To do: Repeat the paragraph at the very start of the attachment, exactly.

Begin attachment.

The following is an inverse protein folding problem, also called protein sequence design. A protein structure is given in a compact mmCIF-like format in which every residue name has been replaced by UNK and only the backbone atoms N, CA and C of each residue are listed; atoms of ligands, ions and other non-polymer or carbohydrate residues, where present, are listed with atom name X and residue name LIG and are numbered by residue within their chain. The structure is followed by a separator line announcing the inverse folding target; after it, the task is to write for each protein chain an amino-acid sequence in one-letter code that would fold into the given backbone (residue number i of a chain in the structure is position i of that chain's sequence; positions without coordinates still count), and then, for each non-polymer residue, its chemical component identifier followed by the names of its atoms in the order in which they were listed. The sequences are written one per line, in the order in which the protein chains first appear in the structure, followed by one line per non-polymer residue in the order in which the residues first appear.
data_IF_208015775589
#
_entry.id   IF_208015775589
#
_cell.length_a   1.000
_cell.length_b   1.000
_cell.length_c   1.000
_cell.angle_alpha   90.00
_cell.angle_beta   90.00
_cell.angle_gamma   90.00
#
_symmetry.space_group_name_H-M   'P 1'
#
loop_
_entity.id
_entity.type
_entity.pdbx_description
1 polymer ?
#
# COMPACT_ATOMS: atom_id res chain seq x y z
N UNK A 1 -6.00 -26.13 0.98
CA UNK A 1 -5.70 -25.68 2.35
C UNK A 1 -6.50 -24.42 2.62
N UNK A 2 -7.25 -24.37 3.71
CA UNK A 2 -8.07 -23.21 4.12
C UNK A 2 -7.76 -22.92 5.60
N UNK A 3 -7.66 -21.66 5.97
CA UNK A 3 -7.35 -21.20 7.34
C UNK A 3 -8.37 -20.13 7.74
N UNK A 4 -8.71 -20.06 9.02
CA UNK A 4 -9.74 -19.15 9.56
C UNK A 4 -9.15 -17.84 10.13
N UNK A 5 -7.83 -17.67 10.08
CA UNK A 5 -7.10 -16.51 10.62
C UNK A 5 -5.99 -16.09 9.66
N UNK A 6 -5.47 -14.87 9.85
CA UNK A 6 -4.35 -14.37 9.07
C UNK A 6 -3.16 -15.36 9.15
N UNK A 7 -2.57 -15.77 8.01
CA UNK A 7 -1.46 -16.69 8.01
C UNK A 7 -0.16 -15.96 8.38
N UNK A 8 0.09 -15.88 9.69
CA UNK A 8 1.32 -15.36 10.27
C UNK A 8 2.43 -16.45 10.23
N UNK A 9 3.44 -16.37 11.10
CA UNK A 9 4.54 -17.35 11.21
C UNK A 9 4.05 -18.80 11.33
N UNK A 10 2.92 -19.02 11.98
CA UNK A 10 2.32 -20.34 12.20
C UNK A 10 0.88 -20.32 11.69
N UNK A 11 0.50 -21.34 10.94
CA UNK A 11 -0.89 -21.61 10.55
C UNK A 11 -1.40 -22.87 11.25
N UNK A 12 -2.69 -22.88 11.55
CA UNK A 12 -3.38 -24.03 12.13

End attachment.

The following is an inverse protein folding problem, also called protein sequence design. A protein structure is given in a compact mmCIF-like format in which every residue name has been replaced by UNK and only the backbone atoms N, CA and C of each residue are listed; atoms of ligands, ions and other non-polymer or carbohydrate residues, where present, are listed with atom name X and residue name LIG and are numbered by residue within their chain. The structure is followed by a separator line announcing the inverse folding target; after it, the task is to write for each protein chain an amino-acid sequence in one-letter code that would fold into the given backbone (residue number i of a chain in the structure is position i of that chain's sequence; positions without coordinates still count), and then, for each non-polymer residue, its chemical component identifier followed by the names of its atoms in the order in which they were listed. The sequences are written one per line, in the order in which the protein chains first appear in the structure, followed by one line per non-polymer residue in the order in which the residues first appear.